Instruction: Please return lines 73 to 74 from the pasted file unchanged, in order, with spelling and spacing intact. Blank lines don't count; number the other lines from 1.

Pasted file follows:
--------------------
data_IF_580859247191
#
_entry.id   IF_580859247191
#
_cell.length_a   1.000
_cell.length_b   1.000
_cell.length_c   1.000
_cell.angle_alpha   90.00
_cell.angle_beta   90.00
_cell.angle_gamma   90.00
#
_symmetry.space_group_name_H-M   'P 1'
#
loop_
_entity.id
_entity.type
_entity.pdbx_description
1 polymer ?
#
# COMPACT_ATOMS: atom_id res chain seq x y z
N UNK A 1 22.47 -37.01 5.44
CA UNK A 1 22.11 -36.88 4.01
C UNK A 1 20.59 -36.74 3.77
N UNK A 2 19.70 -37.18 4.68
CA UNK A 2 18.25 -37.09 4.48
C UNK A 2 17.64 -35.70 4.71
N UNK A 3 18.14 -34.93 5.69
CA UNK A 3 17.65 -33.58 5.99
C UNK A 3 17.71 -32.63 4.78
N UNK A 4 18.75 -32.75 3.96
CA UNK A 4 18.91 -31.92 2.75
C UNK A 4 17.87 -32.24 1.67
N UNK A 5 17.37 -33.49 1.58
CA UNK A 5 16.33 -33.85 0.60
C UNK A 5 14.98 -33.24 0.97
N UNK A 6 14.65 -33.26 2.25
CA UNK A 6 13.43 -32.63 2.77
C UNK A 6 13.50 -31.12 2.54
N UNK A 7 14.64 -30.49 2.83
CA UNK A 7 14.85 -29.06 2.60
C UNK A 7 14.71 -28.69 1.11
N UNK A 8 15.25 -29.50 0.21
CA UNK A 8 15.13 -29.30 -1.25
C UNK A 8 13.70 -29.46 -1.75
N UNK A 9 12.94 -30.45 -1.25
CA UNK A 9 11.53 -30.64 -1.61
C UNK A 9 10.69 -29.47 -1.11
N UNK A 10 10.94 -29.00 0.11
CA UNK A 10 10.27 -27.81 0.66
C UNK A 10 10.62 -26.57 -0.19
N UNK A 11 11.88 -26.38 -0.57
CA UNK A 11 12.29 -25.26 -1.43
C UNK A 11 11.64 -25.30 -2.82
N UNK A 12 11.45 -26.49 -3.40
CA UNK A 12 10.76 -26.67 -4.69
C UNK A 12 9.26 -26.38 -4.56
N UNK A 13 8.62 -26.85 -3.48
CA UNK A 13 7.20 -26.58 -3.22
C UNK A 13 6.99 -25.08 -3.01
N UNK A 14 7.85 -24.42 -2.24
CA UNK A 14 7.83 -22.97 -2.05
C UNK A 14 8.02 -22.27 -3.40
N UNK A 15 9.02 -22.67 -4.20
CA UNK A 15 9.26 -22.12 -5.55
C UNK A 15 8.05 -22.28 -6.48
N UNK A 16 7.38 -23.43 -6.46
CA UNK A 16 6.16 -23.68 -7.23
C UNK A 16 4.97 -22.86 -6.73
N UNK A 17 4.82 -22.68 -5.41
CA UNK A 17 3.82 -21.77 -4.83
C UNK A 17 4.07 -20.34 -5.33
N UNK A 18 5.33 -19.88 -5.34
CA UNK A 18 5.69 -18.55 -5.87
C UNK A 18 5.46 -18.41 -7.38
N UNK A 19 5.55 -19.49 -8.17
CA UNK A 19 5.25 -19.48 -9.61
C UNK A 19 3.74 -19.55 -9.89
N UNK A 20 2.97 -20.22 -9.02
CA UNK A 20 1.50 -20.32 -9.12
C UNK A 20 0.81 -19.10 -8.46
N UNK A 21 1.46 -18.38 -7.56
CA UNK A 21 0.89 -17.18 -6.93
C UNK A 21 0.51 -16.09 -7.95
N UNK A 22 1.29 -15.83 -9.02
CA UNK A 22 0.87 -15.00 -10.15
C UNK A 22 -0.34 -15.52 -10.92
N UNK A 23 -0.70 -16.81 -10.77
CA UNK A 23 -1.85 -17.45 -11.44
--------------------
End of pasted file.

CA UNK A 18 5.69 -18.55 -5.87
C UNK A 18 5.46 -18.41 -7.38